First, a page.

Last year, a Gallup poll found that a lowly 30 percent of Americans are actually happy at work, and many complained of "bosses from hell" as a major reason. The truth is that it's difficult to be a good manager. A good manager should, ideally, both direct your work and help you grow in your skills and career. She should be supportive, provide timely feedback, and help when you are stuck. She should be able to do all of this on top of the work that she needs to do herself. It's said that people are promoted to the point of their incompetence, and this is especially true when it comes to management, since dealing with people is a skill that few people actively cultivate. And there are so, so many ways to be a bad manager.
My friend Rebecca and I have an expression for when someone says something at work that immediately makes us react with defensiveness, anger, or frustration. We call it "getting a puffy tail." (Yes, we are cat owners). As in, "When my boss said I’d have to redo the report I just finished, my tail puffed so hard…"
"I think if we make a special effort to cultivate good relationships with people at work, get to know the other people, and bring our basic good human qualities to the workplace, that we can make a tremendous difference," he writes. "Then, whatever kind of work we do, it can be a source of satisfaction."
It started with my interview, to which I wore a "nice" black T-shirt, jeans, and sparkly sandals that I borrowed from a friend of mine named Lessie. I was 22 years old and had no idea what I was doing.
I am a very self-motivated and occasionally anxious person, which means that at work I'm often in good shape in terms of my to-do list while simultaneously feeling quite worried about getting everything done. As I've gotten further into my career and taken on more responsibility, I've also worked longer hours, and have started to use more of my free time to think about work, to respond to emails in off hours, to delay outside interests, and to sacrifice good habits (like getting more exercise or making time for breakfast). This soothes the consistent feeling that I am somehow not doing enough.
On April 8, President Obama signed an executive order to address unequal pay for women among federal contractors. In his speech on the issue, he promised, "We are going to work to make sure that our daughters have the same chance to pursue their dreams as our sons." It horrifies me that in an era of delivery drones, equal pay is at the forefront of the feminist movement. Sometimes I get a panicky feeling—is this it? Will it ever be better?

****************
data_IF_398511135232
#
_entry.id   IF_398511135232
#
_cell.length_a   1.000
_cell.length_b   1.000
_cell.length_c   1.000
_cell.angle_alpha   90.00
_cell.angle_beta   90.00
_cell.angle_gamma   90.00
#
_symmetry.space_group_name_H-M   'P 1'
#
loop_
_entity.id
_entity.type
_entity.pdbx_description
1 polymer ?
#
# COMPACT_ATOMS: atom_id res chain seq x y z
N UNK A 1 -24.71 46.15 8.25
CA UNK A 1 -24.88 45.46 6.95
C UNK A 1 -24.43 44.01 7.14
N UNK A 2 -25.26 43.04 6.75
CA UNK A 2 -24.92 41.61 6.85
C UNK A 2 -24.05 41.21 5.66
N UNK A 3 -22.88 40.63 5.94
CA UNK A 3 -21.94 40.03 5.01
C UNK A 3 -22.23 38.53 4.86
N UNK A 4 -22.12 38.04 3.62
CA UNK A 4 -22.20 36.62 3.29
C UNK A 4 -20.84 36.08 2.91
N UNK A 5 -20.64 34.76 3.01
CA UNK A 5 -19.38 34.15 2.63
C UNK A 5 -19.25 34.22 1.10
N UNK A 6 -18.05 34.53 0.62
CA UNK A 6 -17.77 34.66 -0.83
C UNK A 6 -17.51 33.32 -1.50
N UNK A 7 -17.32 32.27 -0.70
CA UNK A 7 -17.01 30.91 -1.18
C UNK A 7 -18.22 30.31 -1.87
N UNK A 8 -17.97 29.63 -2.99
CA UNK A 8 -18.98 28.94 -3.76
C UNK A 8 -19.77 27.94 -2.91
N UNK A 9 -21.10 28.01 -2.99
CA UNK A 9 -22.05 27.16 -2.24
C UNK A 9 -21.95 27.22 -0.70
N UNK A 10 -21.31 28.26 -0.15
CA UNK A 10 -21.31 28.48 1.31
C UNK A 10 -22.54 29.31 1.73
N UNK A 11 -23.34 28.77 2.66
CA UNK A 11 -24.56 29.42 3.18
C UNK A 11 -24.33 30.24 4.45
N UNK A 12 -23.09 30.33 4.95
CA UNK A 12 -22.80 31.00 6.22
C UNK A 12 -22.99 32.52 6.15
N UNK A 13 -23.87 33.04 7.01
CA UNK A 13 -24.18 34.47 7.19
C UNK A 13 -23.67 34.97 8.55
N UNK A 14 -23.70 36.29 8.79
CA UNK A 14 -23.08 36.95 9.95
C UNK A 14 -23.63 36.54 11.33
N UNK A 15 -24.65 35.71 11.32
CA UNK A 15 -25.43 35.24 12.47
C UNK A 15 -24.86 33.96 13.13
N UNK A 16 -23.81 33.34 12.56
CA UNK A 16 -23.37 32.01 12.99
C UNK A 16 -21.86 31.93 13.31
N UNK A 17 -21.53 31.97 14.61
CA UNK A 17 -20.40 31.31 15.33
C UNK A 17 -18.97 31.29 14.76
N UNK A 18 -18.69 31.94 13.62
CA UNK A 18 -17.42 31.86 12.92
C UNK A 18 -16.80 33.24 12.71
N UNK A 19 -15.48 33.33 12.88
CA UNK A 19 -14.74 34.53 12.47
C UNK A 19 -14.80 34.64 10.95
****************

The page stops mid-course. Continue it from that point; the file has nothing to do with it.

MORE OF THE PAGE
Reaching out to complete strangers to ask them for help is something we all have to do from time to time.This essential skill is something few people feel comfortable doing. It can feel both futile and presumptuous. How do you get attention and input from a busy person who doesn’t know you?
There are many reasons to say no to an offer. Sometimes it’s not a good fit; the position isn’t exciting, the company culture isn’t right, or the salary is too low. Sometimes, after going through the interview process and envisioning what your life will look like in the position (that you’ve yet to accept), your real priorities become clear. I’ve had a few opportunities to say no to job offers, which I recognize is an enormous privilege, and it hasn’t always been a good thing. There are a few types of jobs that I’ve said no to.
My friend Mark is the type of person who regularly reads the business section of the newspaper, and I often go to him for financial advice. He has a well-paying job and owns a house. So I was surprised to learn recently that he didn't start out being very knowledgeable or responsible with his money. In fact, Mark started out with credit card debt and car payments, just like many of us. Since then, Mark’s way of thinking about money has shifted as he has learned more and entered new stages of life, or "stages of financial development" if you will.
In Lean In, Sheryl Sandberg describes an encounter with a woman she works with: the women describes wanting a mentor that is willing to meet with her once a week for an hour to talk about her career. Sandberg responds: "No, that’s a therapist."
"I'm not sure I like California," my mom said the last time she was out here to visit me. "You can't order coffee here without them asking you how your day is going." She's a New Yorker. She insisted that her barista didn't really care how she's doing, and that this polite inquiry was just wasting her time.